How to Write (Better): Author Branding and Unmarketing in the Publishing World
By Justine Musk on July 22, 2010
"A writer’s idea of a writing career has to change."
Jane Friedman said this in a webinar I attended recently, and I’ve been mulling it over ever since.
I’m also wondering if a writer’s idea of a brand has to change.
I wrote about the importance of developing your author brand. Jane retweeted it (thank you Jane, you’re fabulous) and I noticed that one of the responses was a tweet that said, This kind of thing makes me despair utterly.
So I wanted to stress that I write about brands not as a marketing tactic, but as unmarketing. And unmarketing means that your brand is so remarkable that you don’t have to market it; it markets itself.
And you develop a remarkable brand by being a remarkable writer.
Online, you are your content. You are your voice. And your voice and your content combine to form your brand.
So great, well-written content = great brand.
Mediocre content = mediocre brand.
The reason why a brand is necessary for survival is because it doesn’t just promote, it filters and curates. As the distribution barriers collapse and more and more people publish online, readers need to know where to go and who to trust in order to find great material without sorting through all the crap. If readers trust you, and your well-defined creative vision, they will go to you to find cool stuff to read, and also to share and recommend to their friends.
(This doesn’t just apply to writers, by the way, but also to publishers and editors. These brands can “riff off each other” and bring different kinds of benefits to the writer/editor/publisher relationships. Which makes me wonder if, in the future, we’ll see prominent and recurring author-editor partnerships the way we see director-actor partnerships in the movies.)
Your brand stands for who you are and what you write about. It stands for a personality and set of values that readers can identify with. In the new, still-emerging model of publishing, your brand is no longer solely defined by your books. It is defined more and more by your online presence -- your blogging and microblogging and interaction with your community -- and supported by your books.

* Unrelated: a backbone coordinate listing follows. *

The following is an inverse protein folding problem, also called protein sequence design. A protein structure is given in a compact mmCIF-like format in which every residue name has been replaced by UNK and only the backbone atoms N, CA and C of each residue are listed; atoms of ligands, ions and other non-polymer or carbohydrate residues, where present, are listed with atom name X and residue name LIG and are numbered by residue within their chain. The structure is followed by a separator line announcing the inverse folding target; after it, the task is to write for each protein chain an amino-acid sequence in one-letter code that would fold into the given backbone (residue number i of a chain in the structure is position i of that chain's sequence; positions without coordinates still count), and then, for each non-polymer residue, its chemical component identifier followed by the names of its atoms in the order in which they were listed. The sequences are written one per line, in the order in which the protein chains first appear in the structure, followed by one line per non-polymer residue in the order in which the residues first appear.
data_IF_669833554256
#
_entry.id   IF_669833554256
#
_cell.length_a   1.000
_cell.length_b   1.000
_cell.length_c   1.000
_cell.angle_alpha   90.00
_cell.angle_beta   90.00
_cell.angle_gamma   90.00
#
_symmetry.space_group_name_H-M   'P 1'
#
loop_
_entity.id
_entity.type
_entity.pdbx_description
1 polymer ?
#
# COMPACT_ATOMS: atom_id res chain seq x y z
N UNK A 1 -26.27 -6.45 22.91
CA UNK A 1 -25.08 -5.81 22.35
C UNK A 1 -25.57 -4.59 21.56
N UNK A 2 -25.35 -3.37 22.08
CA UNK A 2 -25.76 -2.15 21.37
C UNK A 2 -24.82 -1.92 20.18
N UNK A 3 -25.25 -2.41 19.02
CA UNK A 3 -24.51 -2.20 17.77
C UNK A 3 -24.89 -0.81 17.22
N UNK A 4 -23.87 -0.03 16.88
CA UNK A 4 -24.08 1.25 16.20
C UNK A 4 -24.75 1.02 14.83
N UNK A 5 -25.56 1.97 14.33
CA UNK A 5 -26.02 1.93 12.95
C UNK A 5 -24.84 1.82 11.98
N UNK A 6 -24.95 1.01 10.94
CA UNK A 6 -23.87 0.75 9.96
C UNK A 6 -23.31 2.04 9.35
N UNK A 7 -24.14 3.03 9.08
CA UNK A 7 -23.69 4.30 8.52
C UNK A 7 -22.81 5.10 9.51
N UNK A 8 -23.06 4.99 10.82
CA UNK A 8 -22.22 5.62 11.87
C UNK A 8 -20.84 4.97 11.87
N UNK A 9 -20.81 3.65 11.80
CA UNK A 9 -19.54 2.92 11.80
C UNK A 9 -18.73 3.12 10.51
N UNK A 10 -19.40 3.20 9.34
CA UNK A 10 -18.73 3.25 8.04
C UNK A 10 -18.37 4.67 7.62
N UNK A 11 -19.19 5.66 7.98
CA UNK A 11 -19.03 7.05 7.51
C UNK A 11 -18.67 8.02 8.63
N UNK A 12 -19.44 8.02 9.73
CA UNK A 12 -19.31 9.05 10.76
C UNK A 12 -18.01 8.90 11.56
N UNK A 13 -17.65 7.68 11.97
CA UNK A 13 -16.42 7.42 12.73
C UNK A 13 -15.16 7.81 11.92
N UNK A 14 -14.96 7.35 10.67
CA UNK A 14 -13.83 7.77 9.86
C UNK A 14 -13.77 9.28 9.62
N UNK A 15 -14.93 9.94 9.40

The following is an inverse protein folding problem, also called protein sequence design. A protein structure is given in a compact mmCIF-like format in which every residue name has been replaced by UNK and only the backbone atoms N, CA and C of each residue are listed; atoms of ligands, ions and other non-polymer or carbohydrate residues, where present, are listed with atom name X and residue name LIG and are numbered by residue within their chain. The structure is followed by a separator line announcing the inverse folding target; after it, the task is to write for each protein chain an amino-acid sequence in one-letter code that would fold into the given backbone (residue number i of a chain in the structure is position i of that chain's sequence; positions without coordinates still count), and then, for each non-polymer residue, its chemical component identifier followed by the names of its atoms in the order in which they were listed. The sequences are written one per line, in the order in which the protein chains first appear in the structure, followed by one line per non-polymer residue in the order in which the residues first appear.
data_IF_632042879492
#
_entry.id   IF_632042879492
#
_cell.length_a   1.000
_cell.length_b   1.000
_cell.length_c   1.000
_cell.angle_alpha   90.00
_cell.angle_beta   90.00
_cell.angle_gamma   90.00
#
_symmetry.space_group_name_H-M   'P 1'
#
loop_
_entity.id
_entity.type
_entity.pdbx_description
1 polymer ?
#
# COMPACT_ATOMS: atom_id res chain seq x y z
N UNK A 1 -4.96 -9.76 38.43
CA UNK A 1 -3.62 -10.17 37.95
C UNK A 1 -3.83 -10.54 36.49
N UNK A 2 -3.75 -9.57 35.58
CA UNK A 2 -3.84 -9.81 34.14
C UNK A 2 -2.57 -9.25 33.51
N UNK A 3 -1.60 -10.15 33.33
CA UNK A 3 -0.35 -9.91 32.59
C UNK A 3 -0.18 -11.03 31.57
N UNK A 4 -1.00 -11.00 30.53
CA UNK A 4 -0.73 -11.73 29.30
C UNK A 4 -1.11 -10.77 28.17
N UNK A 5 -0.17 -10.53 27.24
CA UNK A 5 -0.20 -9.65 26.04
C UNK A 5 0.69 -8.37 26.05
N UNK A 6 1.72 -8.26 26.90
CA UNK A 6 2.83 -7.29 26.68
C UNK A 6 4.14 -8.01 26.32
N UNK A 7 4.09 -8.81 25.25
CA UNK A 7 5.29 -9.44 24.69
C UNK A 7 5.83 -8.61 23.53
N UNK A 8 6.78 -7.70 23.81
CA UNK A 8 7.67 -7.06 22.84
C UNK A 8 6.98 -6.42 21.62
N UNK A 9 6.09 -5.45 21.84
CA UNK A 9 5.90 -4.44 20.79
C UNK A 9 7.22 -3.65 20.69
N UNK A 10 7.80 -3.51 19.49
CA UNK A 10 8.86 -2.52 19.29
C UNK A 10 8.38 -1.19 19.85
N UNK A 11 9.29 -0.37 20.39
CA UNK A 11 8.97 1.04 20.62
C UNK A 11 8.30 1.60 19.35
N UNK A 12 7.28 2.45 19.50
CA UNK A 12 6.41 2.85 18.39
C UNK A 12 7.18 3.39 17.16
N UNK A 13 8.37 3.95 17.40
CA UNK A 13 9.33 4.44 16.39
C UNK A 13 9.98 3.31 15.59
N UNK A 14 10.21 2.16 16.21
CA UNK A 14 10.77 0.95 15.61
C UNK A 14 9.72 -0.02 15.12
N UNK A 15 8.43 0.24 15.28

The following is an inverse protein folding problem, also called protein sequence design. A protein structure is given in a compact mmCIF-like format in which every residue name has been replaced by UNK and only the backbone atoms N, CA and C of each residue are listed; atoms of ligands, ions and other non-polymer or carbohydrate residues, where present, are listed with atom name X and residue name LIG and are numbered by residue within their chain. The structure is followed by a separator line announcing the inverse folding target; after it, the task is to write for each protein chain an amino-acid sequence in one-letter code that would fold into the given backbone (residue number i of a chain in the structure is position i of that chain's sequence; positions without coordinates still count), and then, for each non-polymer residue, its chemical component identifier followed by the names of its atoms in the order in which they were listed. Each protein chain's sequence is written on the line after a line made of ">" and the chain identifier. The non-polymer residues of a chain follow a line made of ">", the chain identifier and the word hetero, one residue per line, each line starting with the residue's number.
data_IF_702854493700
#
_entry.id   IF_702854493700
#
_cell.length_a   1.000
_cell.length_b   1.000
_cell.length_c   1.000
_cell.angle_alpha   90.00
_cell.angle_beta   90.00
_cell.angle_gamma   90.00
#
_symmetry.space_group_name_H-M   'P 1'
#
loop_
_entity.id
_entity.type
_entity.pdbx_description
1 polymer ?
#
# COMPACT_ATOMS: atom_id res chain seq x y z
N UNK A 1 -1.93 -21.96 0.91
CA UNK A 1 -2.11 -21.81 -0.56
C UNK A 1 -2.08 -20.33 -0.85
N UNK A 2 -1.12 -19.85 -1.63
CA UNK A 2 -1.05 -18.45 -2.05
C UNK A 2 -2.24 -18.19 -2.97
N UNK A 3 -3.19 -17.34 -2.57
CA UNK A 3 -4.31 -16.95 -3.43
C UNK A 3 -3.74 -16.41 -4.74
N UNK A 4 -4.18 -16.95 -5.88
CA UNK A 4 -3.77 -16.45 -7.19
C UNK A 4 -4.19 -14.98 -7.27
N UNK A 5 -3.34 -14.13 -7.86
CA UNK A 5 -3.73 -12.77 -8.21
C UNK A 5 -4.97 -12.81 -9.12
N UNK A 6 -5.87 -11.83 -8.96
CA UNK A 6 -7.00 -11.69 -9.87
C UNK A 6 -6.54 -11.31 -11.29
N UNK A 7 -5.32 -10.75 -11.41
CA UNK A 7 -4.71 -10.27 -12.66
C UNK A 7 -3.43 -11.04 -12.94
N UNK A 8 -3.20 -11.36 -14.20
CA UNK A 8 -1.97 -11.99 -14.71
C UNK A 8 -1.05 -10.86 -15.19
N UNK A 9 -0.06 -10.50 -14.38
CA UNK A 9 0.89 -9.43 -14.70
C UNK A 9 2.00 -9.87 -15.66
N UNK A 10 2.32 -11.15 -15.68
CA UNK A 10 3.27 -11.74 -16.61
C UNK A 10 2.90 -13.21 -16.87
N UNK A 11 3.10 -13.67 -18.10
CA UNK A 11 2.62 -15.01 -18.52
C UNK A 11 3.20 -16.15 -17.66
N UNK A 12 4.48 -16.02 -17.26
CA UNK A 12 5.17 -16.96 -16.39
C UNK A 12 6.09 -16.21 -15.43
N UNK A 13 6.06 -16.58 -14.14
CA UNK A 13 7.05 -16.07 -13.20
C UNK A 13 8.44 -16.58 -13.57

This gives your brand the opportunity to grow and evolve, because your readers can share that process with you. In the old model, a writer switching genres also had to change names, so as not to confuse the reader. Readers did not want to pick up a Stephen King novel and discover that it was a romance. As a result, writers got trapped in a 'box': expected to deliver a certain type of novel each time. Once a horror writer, always a horror writer (or secretly, a romance writer under a different name).
In the new model, things will work a little differently. You can’t hide who you are online (and if you’re not willing to be online in the first place, editors and publishers will be much less enthused about working with you.) So a pseudonym will work not to disguise a writer’s identity but to signal a different type of novel (for example: it’s a well-known “secret” that John Banville and Benjamin Black are the same guy, but Banville novels are literary novels and Black novels are mystery-thrillers.) And since, as Dean Koontz once observed, “readers will follow you anywhere” -- because readers become addicted at least partly to your voice, your worldview -- readers will have the chance to follow the writer into a genre they might not have considered otherwise. So instead of being trapped in a box -- or two or three boxes separated from each other -- writers can use pseudonyms to develop different dimensions of the same central, defining brand. The box disappears, and the “brand molecule” takes its place: one aspect, idea or message gradually developing out of another aspect, idea or message.
What holds the brand together will no longer be a specific type of book, but the voice and worldview of the author herself.
A writing career will no longer present itself to the audience as a succession of books with long gaps of silence in-between.
A writing career will be more like an ongoing and steadily evolving process, shared online and interacting with readers … with few, if any, gaps of silence at all. The process won’t be so easily divided into writing and marketing; the writing is the marketing.
Writers should no longer think of themselves as just one type of writer-- just a novelist, or a poet, or a short-story writer. Writing on and for the Web will demand different manifestations of your talent.
And if you’re going to be online on a near-daily basis, it’s not just about socializing and chatting people up. It’s about having something to say, consistently, that will attract the right type of reader (who will go on to pay money for your work).
Which means you have to be passionate about whatever it is that you’re blogging and filtering day-in and day-out for the people formerly known as your audience. Otherwise you won’t be motivated enough to put in the work and time that the process requires, and your writing won’t be charged with the kind of electricity that draws in new readers or keeps old ones hanging around.
Because you have to love the process. You have to embrace it-- all aspects of it -- as an expression of your soul.
In other words, you develop your brand by writing close to your soul.
Which means that, over time, your brand has the chance to take you -- and your readers -- to some unexpected places.
For more writing advice, visit our How to Write (Better) series archive.
You can subscribe to Tribalwriter.com or follow the author at @justinemusk.
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